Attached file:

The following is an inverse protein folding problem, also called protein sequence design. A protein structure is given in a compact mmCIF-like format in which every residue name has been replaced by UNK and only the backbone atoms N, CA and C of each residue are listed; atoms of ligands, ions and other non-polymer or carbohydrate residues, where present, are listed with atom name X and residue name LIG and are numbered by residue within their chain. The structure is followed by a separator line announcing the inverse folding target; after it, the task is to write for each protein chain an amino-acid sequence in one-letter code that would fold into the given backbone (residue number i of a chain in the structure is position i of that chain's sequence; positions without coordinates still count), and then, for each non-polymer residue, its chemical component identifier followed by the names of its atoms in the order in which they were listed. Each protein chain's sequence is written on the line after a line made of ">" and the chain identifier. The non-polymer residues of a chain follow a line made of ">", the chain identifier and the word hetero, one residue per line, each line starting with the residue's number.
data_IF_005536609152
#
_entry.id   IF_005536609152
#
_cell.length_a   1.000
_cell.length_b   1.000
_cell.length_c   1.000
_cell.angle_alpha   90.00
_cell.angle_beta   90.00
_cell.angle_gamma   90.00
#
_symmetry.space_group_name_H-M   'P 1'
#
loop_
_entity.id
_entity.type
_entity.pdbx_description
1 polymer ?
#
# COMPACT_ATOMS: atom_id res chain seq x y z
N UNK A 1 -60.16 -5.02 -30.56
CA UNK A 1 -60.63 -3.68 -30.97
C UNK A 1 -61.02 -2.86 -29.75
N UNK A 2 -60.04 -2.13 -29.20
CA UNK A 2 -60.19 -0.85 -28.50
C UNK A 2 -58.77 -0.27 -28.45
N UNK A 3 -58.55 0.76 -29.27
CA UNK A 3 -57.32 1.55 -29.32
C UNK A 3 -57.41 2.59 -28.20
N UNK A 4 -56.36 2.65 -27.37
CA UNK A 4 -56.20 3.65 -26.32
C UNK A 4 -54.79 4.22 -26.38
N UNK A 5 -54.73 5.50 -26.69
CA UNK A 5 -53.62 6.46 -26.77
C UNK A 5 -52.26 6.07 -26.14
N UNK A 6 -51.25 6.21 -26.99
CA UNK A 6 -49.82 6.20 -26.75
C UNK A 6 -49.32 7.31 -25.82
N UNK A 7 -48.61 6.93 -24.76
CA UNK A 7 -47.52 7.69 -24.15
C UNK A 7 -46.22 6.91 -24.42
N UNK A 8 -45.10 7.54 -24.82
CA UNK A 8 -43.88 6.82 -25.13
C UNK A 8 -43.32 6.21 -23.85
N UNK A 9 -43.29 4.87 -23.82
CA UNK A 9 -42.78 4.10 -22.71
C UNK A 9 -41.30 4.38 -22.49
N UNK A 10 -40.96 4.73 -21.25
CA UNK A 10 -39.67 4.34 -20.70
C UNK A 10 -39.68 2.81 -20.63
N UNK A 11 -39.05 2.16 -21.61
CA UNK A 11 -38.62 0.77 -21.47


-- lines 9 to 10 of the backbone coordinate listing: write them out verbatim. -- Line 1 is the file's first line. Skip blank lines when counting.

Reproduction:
_cell.angle_alpha   90.00
_cell.angle_beta   90.00